The problem is that in the list of options in both languages, past and present, most of these are never really 1:1 equivalents, only occasional points of overlap, amidst other points of discontinuity where people using the other language need to be careful. Some of the past discussions on this are really long and involved and we shouldn't reinvent the wheel here.
My impression is that Neger was more recently in common use than negro, so there are still some people, mostly older, who still see Neger as a normal word today. But that's not the recommended usage, since many others, like Duden, see it as 'stark diskriminierend.' ('Im öffentlichen Sprachgebrauch,' whatever that means -- not sure if that's referring mainly to official or bureaucratic usage, or anywhere where other people can hear you.) That is, it's either pejorative or historical now, even if it wasn't in the fairly recent past.
Negro, in comparison, has been longer out of use, it's more obsolete, so it would sound more surprising if someone actually used it today. Used by a language learner, it might not necessarily sound offensive, just quaint, out of place. But if a native speaker chose to use an old word instead of a correct current one, it could more easily sound insensitive or offensive, depending on intention and tone.
Coon in this sense is much more offensive than either one, but if German doesn't have a term that essentially calls black people a type of animal, then there is no 1:1 pair possible. So in order to list it in the dictionary, either the pair has to be unequal and the difference has to be explained with usage markings, or there would just need to be an explanation and no direct translation.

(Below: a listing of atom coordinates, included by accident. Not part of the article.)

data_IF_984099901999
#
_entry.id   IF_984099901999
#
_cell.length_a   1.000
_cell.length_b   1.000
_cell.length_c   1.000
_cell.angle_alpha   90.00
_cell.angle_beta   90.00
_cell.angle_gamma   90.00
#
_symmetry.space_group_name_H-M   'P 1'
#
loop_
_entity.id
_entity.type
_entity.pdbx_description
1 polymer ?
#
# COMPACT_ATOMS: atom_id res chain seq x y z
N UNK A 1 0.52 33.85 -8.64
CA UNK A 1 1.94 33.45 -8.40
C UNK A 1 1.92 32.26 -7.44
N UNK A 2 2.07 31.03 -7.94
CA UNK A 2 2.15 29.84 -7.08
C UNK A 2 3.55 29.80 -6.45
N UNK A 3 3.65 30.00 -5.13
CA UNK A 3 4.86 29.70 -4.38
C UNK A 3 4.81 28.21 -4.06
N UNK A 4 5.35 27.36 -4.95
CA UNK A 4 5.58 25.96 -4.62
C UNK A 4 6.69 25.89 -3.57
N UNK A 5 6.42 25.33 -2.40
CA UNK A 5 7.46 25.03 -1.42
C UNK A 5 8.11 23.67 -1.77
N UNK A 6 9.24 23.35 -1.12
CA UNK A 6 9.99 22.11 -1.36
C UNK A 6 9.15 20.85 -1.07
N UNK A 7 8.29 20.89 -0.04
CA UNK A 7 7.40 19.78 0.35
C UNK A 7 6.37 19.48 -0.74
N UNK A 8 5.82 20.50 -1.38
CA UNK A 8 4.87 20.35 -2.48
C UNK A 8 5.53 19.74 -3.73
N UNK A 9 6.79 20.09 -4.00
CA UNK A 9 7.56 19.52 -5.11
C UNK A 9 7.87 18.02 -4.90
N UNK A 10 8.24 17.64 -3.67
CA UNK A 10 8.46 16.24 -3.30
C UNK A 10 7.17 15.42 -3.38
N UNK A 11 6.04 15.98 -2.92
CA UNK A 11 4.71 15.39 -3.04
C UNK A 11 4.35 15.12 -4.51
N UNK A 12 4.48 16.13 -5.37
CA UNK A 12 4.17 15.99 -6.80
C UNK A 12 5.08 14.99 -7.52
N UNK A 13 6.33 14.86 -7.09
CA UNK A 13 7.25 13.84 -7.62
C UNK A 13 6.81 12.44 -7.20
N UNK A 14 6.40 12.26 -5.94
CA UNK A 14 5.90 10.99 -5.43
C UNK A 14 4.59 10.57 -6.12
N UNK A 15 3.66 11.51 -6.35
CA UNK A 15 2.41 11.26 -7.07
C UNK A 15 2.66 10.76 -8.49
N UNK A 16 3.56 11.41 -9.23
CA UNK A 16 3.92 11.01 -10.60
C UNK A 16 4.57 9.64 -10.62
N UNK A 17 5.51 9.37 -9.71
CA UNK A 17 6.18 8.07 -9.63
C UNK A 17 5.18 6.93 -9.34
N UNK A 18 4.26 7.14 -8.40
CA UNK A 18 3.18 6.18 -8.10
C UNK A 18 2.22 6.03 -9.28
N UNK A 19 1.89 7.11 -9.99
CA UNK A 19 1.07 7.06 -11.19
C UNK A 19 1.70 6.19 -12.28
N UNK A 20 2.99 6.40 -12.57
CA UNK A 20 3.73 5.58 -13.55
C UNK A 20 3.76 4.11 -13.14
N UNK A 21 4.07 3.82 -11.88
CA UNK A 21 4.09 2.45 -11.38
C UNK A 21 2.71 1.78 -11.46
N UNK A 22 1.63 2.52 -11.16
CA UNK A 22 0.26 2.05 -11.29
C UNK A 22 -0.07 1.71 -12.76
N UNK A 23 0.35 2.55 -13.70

Markings would be okay if they could be consistent and if people would notice them. Unfortunately, in LEO they really aren't very consistent in many cases, because so many entries have been added by different people at different times. Also, I have the feeling that many users don't stop to notice whether a usage marking refers to the term on the same side where it's printed, or the term on the other side, -- perhaps because there are other markings, like all the categories under Gebiet, that are only listed on one side regardless, never on both.
One way to at least partly deal with all this might be just to go back and double-check all the entries for groups of words in categories like this that raise issues of sensitivity and historical change. Weib would be another good one to review.
On this particular pair, on reflection, the solution might be just to replace the pair coon = Neger, which is a pretty bad mismatch, with coon = Nigger -- if that word really is used enough in German for people to recognize how offensive it is, which I'm not sure about.